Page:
Getting a Second ChanceNovember 29, 2018
Each year, Cabrini Green Legal Aid (CGLA) helps thousands of people who seek a second chance. A single arrest can result in a cascade of barriers for an individual the loss of employment, the loss of housing and the break-up of families. CGLA works to prevent these consequences from happening, while also working to remove the collateral damage of arrest and conviction. Michael is one person who received a second chance with CGLA’s assistance.
CGLA first met Michael in 2016 through its partnership with Strong Futures, a violence prevention program in the Auburn Gresham neighborhood. Michael had one conviction that remained on his record because it was ineligible to be sealed under Illinois law at that time.
At the time of this offense, Michael had just turned 17 (he is now 29). A witness had told police that Michael was part of the group committing the crime, but Michael told the CGLA attorneys he did not commit the offense. Michael was told he would face a longer sentence if convicted after a trial, so he opted to take a plea deal. He was found guilty and sentenced to six years in the Illinois Department of Corrections.
While incarcerated, Michael completed his GED and some college courses, and received several job certifications. After he was released in 2008, Michael found temporary work here and there, but he was unable to find steady employment and was often turned away because of his conviction. His ultimate goal was to be a barber, but he faced a statutory barrier to getting a barber’s license in Illinois because of this conviction.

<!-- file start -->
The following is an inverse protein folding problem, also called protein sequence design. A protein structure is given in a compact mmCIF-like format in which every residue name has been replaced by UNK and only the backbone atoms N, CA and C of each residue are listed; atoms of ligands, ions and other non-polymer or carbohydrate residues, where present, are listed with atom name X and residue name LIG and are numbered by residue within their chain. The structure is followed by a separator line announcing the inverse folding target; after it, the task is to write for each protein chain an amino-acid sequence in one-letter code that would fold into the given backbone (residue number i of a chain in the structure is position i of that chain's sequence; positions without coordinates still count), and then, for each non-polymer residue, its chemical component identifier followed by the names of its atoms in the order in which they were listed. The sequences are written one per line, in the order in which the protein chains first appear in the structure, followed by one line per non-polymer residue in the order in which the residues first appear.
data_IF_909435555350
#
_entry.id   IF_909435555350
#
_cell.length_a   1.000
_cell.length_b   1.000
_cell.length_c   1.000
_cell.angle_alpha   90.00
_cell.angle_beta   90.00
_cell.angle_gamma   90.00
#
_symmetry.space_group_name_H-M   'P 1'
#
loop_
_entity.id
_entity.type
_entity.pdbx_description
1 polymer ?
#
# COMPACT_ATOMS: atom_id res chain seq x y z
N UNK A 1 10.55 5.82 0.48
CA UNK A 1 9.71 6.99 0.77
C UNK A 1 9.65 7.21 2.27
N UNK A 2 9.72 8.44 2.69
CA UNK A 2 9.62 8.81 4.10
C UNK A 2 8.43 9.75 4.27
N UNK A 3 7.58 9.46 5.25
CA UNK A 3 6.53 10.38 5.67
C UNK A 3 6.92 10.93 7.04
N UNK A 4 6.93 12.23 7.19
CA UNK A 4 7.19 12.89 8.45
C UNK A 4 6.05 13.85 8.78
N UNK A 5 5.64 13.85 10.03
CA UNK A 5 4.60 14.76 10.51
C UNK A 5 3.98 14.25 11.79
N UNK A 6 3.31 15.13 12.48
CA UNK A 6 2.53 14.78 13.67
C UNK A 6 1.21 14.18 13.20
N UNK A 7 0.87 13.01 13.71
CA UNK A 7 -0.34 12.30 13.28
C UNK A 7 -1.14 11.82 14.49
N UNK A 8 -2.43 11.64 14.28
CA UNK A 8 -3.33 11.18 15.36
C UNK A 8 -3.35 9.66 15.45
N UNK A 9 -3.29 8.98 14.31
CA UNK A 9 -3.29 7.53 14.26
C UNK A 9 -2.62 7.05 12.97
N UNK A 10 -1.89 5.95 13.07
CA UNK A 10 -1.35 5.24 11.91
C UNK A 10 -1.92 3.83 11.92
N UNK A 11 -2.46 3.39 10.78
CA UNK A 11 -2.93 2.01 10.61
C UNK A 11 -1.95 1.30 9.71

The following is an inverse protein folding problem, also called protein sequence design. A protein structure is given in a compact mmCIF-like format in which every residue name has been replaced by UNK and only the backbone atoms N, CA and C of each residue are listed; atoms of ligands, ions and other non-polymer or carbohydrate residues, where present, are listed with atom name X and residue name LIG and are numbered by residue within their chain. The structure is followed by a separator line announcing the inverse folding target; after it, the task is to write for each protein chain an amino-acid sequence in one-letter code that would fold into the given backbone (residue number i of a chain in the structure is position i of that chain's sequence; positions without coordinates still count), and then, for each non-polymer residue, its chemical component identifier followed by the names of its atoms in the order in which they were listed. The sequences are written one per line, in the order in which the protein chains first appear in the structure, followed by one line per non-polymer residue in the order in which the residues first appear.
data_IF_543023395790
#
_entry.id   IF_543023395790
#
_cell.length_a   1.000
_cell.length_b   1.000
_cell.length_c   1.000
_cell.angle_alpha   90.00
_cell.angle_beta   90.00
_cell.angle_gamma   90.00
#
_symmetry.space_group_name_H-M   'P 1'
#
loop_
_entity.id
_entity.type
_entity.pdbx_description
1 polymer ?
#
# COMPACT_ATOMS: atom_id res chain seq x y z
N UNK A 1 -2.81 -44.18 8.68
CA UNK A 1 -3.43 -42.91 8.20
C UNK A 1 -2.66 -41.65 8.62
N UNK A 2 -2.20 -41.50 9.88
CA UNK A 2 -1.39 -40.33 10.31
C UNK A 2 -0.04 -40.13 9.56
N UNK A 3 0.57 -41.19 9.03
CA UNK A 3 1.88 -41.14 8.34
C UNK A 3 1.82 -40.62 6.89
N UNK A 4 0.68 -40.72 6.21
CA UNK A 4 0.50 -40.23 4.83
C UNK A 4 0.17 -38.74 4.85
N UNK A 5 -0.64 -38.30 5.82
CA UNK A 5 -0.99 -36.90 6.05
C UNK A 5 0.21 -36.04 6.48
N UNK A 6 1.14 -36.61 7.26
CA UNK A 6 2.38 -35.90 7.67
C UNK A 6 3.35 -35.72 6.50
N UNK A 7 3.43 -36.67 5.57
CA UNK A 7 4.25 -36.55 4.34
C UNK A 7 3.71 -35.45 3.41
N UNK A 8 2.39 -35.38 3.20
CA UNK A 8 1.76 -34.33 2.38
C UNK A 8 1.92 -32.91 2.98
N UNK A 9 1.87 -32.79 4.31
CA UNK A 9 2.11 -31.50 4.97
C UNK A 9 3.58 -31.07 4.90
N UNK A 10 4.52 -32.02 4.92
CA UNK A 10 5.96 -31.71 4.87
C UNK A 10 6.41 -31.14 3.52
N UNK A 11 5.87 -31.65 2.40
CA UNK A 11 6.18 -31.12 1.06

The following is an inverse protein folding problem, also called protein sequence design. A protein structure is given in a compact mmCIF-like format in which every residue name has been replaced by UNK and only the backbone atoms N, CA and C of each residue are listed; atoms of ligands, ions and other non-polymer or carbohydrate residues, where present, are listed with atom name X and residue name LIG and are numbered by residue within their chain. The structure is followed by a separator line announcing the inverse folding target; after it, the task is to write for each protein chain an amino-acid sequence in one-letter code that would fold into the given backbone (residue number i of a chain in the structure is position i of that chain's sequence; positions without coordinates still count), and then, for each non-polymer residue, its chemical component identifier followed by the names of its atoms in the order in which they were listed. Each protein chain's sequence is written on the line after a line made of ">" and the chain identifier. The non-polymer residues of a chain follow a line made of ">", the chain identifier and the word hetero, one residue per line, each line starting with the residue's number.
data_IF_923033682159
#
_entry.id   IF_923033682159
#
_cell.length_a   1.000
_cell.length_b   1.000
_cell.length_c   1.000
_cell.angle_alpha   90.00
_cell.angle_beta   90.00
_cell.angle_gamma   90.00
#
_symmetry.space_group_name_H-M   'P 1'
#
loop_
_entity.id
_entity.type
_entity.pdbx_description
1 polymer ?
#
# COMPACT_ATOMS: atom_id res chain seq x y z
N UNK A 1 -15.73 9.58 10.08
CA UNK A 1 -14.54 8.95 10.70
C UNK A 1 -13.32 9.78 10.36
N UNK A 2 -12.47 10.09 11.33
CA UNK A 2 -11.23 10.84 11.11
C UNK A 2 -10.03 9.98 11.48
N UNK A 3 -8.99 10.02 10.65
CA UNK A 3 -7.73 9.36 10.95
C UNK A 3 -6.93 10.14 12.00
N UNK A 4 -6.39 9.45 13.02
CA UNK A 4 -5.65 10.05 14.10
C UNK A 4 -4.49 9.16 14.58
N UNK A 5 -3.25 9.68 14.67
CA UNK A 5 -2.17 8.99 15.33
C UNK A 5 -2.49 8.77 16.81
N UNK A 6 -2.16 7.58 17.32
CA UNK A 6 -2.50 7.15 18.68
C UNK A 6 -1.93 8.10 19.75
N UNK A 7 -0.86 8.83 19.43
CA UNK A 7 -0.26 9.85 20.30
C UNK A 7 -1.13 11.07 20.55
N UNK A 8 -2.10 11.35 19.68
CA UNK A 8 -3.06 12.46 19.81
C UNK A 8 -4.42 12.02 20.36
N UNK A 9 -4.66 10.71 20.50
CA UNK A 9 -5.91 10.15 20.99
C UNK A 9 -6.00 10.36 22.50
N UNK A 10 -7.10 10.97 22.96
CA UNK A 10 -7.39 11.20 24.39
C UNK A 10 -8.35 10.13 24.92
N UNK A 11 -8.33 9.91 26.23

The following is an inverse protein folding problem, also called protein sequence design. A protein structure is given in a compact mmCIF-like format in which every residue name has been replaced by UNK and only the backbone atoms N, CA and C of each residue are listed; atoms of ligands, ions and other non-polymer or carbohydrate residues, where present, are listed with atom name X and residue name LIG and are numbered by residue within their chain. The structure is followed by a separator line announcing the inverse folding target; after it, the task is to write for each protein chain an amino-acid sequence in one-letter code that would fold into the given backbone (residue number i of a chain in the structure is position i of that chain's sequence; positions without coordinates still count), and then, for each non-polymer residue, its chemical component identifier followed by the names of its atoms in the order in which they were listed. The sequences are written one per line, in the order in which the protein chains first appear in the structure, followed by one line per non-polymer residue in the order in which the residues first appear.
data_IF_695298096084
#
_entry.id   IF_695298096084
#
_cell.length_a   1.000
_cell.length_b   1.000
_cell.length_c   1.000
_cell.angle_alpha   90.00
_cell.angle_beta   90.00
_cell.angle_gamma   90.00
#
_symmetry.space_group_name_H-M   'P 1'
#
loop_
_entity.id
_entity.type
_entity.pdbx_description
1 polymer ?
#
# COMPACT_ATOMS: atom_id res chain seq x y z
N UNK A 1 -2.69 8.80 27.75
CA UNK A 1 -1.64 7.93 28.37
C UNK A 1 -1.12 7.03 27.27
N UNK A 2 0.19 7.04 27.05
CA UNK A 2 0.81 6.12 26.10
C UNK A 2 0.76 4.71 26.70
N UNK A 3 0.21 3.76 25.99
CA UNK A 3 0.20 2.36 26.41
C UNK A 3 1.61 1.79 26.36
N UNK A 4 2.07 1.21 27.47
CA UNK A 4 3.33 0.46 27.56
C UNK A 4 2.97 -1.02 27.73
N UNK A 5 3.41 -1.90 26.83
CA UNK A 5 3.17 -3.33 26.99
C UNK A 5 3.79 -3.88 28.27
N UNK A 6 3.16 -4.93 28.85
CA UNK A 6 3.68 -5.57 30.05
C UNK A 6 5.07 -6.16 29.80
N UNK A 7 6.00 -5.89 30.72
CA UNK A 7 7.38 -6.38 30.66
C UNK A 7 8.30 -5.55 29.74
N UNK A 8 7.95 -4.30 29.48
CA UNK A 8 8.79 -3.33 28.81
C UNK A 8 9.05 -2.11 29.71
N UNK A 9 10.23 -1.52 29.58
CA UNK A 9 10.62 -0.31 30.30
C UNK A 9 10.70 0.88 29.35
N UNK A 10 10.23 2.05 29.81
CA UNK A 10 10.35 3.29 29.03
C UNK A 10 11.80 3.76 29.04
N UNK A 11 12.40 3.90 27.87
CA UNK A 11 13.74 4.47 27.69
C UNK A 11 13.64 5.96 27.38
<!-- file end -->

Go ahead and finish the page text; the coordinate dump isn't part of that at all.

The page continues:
In 2016, Michael was selected to be a part of the Strong Futures program, where he has served as a mentor to other young men with criminal records facing obstacles to employment, education, and housing. He says that every day he tries to stay positive and leans on his support network at church when he is feeling hopeless.
In 2017, the law regarding what convictions were eligible to be sealed expanded to include Michael’s conviction. Immediately, CGLA prepared a petition for him and a court date was set.
Despite all of the positive steps Michael had taken in his life, the judge seemed inclined to deny Michael’s petition due to the nature of the offense and because not enough time had passed since the arrest. The judge then asked Michael why he should seal his conviction. With tears streaming down his face, Michael advocated for himself, talking about why he wanted to get his record sealed, his dreams of being a barber, and the hardships he has encountered while trying to financially support his three young children. In the end, the judge granted Michael’s petition. Michael could not believe that, after 12 years since his arrest, he was now able to walk out of the courtroom with a clean slate.
Michael’s story illustrates the challenges many Chicagoans returning to their community face. Through your support of the Campaign, you are giving Michael and many others facing similar challenges a second chance, and the impact extends to their families and their entire communities.
If you want to help people like Michael seek a second chance, visit the CBF’s online Pro Bono Opportunities Guide to learn more about pro bono opportunities at CGLA.